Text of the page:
2015 has been the wettest year on record for Texas. An unexpected beneficiary of the rain is the Lesser Prairie Chicken.
"The increase in Prairie Chicken numbers is primarily due to rain," Aaron Sisson said. "We are coming out of a drought and increased rain translates into improved habitat conditions, which obviously would help the Prairie Chickens increase their numbers."
Aaron Sisson, a private lands biologist for Texas Parks and Wildlife, said that from 2014 to 2015, the Lesser Prairie Chicken has seen an increase of 25%, a number that was projected by the heavy rains. That 25% is an average over the entire range of the Lesser Prairie Chicken.
"These heavy rains have really helped to serve vegetation," Sisson said. "Prairie chickens will actually nest in last year's dead plant growth, so the bunch grasses that you see growing out there."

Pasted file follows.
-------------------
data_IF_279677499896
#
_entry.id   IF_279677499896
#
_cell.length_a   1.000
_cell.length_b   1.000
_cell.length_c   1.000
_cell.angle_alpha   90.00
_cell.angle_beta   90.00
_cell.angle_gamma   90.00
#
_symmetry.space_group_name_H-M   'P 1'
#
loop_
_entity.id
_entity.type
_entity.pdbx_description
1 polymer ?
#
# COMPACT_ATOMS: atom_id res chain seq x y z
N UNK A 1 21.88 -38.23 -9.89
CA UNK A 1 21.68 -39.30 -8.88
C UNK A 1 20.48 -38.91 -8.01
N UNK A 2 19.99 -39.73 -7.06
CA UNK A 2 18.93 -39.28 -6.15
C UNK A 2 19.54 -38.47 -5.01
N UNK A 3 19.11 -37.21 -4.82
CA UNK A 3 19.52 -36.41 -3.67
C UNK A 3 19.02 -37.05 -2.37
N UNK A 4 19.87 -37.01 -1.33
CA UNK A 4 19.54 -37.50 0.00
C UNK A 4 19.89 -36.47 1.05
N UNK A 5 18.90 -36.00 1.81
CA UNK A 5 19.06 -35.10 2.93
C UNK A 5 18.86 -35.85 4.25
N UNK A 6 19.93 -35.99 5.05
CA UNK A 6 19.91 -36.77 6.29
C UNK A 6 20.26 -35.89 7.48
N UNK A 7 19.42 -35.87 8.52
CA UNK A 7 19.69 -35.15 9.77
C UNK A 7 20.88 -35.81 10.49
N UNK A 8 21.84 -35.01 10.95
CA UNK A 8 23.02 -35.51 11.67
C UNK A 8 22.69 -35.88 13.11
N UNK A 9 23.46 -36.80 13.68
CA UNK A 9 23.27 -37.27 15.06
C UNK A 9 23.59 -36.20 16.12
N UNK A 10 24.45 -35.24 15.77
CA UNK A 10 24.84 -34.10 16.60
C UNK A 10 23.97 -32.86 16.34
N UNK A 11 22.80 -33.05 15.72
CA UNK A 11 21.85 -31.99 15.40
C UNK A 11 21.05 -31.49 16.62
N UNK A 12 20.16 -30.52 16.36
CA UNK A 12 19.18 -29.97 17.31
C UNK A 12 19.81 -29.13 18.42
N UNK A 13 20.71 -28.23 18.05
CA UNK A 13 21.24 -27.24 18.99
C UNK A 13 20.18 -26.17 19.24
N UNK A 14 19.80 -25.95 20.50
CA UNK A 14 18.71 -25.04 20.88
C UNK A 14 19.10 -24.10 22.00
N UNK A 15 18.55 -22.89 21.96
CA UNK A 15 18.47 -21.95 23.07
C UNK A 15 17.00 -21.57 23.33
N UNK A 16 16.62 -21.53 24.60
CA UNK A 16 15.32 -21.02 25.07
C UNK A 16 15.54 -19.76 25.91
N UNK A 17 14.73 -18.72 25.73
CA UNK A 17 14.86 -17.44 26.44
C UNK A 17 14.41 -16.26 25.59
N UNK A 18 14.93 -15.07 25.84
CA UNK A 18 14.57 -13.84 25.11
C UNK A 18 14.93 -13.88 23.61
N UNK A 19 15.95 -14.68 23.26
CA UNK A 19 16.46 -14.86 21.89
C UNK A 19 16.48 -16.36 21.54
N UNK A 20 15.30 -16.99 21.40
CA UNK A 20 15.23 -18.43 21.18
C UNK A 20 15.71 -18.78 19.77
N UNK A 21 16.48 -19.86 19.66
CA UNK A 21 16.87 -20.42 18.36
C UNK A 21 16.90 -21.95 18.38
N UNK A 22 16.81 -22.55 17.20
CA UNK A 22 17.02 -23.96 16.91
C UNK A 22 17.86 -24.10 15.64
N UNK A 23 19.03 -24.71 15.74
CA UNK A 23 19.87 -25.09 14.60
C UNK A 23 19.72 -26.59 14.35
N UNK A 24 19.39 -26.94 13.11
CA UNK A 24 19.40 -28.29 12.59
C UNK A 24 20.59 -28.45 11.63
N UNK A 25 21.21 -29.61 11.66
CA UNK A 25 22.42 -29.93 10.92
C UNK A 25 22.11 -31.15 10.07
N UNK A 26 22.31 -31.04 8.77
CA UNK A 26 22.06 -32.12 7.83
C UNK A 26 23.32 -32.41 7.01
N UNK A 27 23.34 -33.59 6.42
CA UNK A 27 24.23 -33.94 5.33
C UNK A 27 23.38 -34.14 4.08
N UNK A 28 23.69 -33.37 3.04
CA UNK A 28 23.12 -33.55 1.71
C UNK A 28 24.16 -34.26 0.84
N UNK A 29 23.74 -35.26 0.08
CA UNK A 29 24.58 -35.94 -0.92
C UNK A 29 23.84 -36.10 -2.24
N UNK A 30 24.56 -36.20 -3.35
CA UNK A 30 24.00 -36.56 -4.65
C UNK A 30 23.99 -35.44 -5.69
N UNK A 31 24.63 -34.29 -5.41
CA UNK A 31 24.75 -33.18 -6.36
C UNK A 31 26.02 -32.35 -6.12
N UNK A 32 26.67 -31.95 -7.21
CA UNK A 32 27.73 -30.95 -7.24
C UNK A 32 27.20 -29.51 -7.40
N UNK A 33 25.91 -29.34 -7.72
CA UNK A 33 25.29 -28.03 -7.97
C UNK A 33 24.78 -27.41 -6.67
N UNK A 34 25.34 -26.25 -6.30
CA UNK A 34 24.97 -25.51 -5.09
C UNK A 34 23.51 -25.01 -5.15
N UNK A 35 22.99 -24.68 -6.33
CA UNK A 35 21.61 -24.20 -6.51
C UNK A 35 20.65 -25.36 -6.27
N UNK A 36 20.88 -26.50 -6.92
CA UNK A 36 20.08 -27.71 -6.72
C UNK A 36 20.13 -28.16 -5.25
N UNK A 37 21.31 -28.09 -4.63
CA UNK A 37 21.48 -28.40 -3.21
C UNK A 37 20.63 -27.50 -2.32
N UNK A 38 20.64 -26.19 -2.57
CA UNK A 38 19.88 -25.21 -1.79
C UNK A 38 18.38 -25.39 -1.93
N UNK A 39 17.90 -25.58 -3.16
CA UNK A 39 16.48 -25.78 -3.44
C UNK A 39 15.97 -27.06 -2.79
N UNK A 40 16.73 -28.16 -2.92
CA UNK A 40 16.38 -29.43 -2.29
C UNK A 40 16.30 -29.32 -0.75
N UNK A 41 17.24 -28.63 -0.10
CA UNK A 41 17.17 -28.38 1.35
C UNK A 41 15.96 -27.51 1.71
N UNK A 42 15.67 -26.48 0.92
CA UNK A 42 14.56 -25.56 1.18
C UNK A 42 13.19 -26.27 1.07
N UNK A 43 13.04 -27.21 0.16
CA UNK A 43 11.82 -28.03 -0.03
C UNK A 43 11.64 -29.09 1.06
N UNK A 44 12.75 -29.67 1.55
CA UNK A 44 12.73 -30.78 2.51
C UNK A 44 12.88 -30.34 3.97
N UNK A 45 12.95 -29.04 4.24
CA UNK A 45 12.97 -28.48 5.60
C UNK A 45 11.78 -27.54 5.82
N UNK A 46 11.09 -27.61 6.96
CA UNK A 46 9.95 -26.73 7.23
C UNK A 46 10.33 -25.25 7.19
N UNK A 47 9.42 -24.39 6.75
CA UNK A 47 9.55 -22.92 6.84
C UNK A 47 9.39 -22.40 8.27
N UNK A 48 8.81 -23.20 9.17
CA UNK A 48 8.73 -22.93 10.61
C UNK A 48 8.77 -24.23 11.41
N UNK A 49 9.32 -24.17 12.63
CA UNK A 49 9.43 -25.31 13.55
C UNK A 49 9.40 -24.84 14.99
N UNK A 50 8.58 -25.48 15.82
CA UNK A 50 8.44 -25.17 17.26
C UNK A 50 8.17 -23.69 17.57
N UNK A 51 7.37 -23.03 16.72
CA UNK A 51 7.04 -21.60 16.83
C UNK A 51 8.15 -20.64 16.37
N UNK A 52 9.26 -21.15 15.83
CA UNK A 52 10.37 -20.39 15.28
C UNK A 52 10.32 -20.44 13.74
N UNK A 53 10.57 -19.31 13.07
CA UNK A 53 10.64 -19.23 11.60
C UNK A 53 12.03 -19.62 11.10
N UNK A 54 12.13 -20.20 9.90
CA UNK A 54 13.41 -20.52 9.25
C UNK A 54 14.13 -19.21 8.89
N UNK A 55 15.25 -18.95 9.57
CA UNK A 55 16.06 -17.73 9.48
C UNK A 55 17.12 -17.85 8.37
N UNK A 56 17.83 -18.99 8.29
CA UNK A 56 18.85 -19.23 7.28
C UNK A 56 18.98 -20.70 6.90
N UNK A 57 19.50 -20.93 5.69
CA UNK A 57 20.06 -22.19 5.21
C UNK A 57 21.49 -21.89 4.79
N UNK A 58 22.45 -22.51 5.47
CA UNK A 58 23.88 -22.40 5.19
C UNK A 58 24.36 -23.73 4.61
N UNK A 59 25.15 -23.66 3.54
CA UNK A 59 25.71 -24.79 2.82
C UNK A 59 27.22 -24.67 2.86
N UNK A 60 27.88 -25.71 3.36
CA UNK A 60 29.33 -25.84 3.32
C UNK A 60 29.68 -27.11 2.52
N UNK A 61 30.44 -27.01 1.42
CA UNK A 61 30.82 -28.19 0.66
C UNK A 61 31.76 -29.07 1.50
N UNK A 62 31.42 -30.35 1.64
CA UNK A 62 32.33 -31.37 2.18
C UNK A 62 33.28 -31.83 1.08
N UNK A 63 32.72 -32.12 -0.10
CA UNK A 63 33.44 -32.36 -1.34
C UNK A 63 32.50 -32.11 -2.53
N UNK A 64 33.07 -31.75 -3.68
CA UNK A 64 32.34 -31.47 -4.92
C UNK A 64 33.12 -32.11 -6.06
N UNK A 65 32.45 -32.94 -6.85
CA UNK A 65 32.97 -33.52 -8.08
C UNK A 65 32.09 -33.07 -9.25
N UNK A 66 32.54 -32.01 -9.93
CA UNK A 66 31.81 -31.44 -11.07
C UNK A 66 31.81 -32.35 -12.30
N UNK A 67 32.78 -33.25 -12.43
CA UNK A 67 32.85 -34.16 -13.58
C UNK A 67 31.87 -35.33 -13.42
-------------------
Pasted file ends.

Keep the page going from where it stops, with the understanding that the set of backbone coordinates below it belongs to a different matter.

Sisson said that another factor that increases population numbers, is a secluded habitat like privately owned land.
"Without private landowners participating in conservation programs, there really is no way to help the prairie chicken long term," Sisson said. "We have several landowners in the area that have that have been keys in helping set aside large blocks of habitat to improve the chickens' chance of survival and being removed from the endangered species list, which is everybody's goal."
Sisson said that the heavy rains could also help the Lesser Prairie Chicken reproduction, so next year's population numbers could be higher.